I don't think I've heard that name. All that even six and a half years ago when I, or seven years ago. When I decided I wanted to do this, people were like, well, you know, you can't, you can't really make a living doing retail and you can't really do this and this. And then I thought, well, but people are right, but people are so not withstanding that Heather Reisman, who also had the Gerry to defund her and back her up with her indigo and chapters, but people still are shopping at indigo and chapters.

People are still shopping at the bay. That's retail back then. I was like, no, I think, I think we're going to be okay. And so now. Point of the what's going to happen. Now? I, I think just the look on your faces when you got to see the inside of a store was really, really compelling to me because it's showing me how much people like to connect and how much people like to touch things and feel them and smell them.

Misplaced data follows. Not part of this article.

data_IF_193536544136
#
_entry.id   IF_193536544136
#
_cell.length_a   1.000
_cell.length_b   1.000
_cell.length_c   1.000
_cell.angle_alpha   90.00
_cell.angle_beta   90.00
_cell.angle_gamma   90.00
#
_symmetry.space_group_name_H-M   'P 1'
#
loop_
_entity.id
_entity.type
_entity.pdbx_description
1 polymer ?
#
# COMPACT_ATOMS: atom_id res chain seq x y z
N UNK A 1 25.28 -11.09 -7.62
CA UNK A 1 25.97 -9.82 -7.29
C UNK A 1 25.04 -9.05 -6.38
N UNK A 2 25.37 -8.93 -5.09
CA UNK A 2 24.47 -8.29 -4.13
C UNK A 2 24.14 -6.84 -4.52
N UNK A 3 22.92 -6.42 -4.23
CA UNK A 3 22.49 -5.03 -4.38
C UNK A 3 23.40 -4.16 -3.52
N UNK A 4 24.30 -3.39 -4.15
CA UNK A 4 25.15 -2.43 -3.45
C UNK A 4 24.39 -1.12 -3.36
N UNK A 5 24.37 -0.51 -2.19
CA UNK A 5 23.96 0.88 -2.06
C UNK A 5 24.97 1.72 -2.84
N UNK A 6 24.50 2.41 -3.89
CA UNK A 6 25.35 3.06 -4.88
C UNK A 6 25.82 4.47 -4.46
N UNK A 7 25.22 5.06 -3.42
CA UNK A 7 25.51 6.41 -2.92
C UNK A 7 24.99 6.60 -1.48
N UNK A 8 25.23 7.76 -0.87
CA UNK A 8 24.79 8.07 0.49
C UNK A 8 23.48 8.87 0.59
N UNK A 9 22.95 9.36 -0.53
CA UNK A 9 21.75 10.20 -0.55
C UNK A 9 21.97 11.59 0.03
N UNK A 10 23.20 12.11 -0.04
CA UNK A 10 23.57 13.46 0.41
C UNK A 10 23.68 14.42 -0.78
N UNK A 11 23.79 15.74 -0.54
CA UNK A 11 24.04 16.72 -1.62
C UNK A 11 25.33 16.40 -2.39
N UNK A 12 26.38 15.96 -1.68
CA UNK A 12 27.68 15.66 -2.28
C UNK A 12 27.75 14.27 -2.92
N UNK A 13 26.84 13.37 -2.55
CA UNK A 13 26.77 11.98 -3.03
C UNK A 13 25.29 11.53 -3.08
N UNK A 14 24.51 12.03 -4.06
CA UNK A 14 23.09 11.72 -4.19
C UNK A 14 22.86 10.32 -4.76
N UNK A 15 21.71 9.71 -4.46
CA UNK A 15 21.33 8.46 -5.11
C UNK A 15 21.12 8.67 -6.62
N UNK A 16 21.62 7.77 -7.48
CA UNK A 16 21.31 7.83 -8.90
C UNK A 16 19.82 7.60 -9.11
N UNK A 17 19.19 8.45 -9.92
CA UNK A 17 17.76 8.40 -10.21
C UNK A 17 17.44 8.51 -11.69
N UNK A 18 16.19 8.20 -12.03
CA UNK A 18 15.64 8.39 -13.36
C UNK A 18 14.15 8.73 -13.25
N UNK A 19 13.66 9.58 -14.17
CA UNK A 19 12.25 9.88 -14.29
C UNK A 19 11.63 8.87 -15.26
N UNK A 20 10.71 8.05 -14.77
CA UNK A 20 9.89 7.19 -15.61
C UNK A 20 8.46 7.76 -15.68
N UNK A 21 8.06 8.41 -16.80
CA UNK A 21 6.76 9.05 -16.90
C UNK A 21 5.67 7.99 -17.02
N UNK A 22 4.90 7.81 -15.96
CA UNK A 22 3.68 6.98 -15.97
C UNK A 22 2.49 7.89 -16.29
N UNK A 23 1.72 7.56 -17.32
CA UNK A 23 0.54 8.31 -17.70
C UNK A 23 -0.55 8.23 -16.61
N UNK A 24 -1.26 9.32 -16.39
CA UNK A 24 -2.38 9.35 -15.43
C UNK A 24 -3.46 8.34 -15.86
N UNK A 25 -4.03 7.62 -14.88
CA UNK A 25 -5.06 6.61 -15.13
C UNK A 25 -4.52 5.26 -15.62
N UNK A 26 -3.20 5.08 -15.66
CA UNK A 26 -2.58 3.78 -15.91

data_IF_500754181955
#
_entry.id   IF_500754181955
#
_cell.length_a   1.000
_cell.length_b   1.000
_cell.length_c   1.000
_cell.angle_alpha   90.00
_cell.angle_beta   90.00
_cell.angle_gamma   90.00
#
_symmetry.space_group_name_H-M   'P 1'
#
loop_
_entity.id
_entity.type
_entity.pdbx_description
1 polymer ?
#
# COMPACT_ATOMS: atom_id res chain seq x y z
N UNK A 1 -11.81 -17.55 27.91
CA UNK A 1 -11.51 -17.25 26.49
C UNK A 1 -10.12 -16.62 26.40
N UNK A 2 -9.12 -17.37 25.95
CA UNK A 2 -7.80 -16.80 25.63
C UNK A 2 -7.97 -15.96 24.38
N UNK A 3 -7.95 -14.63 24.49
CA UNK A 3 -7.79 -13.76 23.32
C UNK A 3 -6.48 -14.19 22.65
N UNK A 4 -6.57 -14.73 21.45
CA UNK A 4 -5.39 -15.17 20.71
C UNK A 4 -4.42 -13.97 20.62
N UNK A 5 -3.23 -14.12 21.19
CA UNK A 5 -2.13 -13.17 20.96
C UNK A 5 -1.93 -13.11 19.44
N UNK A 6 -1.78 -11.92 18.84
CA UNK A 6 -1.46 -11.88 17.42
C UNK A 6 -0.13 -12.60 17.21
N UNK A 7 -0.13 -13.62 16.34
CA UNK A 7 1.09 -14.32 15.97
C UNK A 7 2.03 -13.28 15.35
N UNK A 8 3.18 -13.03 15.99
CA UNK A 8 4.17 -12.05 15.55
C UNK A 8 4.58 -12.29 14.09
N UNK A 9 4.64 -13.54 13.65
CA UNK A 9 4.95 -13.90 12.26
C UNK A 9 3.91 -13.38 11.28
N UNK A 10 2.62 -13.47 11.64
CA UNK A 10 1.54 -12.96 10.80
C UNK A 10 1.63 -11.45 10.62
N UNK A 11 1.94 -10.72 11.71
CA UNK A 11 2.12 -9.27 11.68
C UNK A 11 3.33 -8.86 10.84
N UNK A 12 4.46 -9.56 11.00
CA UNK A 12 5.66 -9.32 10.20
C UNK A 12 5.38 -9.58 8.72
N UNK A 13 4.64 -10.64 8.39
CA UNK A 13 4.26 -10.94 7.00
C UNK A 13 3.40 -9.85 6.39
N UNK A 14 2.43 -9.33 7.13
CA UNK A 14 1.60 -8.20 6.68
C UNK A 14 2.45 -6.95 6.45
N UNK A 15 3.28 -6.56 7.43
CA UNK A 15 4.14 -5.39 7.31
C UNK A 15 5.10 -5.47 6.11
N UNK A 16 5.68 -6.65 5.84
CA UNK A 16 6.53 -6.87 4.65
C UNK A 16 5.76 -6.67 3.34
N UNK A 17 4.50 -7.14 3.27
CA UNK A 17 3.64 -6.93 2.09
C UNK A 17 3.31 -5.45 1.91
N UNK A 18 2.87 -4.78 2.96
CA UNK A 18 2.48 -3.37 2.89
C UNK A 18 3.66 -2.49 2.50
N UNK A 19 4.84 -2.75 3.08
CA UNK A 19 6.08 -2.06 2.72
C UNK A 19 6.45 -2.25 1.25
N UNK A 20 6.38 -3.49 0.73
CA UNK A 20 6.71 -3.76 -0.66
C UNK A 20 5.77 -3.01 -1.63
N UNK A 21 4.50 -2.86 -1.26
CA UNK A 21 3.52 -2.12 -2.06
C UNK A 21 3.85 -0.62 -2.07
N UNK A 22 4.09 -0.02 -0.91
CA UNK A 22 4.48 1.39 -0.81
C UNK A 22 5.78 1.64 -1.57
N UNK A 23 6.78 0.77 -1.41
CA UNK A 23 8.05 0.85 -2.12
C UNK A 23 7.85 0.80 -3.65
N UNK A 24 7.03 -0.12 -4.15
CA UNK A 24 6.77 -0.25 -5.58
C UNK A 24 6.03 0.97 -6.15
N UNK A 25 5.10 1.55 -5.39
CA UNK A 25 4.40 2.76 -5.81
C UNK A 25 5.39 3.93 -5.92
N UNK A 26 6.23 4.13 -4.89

You know, we are. Open for curbside pickup and the number of people that stare inside longingly. I don't think that goes away. I think that sort of stays even generationally. I have a 17 just turned 17 year old and a 14 year old and they shop in stores. They're not necessarily good at shopping online.

They're kind of crappy at it. I think that good retail will continue forever. I think that really great. Awesome green grocer will always do great because people. Go into there. So BU bah humbug. No, I don't think I'm going to go away. What are some of your strategies to stay relevant and, you know, stay, stay open.

So I just wrote a 2122 plan, a business plan slash where do I see myself go from here? My focus is, are, how do I grow my brand within Toronto? How do I grow my brand beyond Toronto? And how do I. Build my online before I even start putting a pen to a checkbook, I'm not going to start investing in advertising or formal advertising.